How the Internet Lowers Prices: Evidence from Matched Survey and Auto Transaction Data
There is convincing evidence that the Internet has lowered the prices paid by some consumers in established industries, for example, term life insurance and car retailing. However, current research does not reveal much about how using the Internet lowers prices. This paper answers this question for the auto retailing industry. We use direct measures of search behavior and consumer characteristics to investigate how the Internet affects negotiated prices. We show that the Internet lowers prices for two distinct reasons. First, the Internet helps consumers learn the invoice price of dealers. Second, the referral process of online buying services, a novel institution made possible by the Internet, also helps consumers obtain lower prices. The combined information and referral price effects are -1.5%, corresponding to 22% of dealers' average gross profit margin per vehicle. We also find that buyers with a high disutility of bargaining benefit from information on the specific car they eventually purchased while buyers who like the bargaining process do not. The results suggest that the decisions consumers make to use the Internet to gather information and to use the negotiating clout of an online buying service have a real effect on the prices paid by these consumers.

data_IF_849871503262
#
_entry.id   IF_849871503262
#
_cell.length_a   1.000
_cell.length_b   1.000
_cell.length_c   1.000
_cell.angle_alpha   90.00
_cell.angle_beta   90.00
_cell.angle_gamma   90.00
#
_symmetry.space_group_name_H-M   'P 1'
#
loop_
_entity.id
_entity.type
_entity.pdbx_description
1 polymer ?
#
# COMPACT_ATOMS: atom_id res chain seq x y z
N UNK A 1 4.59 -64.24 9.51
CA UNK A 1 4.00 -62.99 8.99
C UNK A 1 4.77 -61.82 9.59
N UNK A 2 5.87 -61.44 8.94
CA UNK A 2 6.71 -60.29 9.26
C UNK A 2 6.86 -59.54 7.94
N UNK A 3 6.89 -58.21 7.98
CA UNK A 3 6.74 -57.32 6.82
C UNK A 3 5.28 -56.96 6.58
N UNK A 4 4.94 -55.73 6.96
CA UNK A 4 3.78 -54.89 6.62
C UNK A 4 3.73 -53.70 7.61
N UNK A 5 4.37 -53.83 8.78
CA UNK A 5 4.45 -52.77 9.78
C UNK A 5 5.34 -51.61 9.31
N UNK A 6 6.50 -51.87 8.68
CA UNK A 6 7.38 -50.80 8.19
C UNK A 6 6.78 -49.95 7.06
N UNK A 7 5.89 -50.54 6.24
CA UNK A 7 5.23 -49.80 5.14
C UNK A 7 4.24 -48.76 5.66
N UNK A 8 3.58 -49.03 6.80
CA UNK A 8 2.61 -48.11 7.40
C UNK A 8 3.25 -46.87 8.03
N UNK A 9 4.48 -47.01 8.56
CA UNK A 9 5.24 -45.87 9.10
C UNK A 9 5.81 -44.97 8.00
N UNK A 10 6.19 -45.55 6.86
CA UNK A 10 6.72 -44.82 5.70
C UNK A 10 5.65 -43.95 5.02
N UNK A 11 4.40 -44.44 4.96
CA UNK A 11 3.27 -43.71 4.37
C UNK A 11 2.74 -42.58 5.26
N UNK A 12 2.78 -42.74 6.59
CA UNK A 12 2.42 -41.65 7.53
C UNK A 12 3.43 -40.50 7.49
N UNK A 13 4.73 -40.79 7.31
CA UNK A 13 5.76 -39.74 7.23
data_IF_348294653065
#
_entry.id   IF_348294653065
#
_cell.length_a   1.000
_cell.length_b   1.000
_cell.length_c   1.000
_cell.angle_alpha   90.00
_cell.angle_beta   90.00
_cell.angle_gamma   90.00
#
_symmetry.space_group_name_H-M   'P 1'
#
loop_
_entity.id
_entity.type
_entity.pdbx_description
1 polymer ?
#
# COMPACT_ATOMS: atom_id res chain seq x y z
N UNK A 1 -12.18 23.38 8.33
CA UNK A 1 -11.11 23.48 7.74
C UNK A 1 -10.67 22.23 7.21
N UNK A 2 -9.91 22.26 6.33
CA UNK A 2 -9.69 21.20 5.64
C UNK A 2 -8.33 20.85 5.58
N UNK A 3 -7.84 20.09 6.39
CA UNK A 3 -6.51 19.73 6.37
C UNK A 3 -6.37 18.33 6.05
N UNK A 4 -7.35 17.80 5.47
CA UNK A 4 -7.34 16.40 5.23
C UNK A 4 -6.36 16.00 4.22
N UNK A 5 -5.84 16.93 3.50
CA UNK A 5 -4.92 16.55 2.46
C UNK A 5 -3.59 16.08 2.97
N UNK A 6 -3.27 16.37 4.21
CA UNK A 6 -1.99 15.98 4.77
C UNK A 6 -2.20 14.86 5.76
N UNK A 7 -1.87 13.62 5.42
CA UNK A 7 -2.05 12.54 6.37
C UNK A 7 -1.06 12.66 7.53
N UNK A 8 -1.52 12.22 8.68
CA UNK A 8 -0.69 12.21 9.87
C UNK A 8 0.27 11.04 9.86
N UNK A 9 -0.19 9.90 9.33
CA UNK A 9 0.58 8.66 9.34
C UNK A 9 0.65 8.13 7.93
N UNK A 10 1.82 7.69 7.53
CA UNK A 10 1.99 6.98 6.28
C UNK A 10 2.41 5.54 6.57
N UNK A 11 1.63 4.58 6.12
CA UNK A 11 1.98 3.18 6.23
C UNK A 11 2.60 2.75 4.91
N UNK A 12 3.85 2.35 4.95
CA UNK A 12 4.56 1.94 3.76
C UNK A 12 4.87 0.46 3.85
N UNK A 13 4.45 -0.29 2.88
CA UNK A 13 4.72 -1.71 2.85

|Date of creation:||Aug 2005|
|Date of revision:|
|Publication status:||published as Florian Zettelmeyer & Fiona Scott Morton & Jorge Silva-Risso, 2006. "How the Internet Lowers Prices: Evidence from Matched Survey and Automobile Transaction Data," Journal of Marketing Research, vol 43(2), pages 168-181.|
|Contact details of provider:|| Postal: National Bureau of Economic Research, 1050 Massachusetts Avenue Cambridge, MA 02138, U.S.A.|
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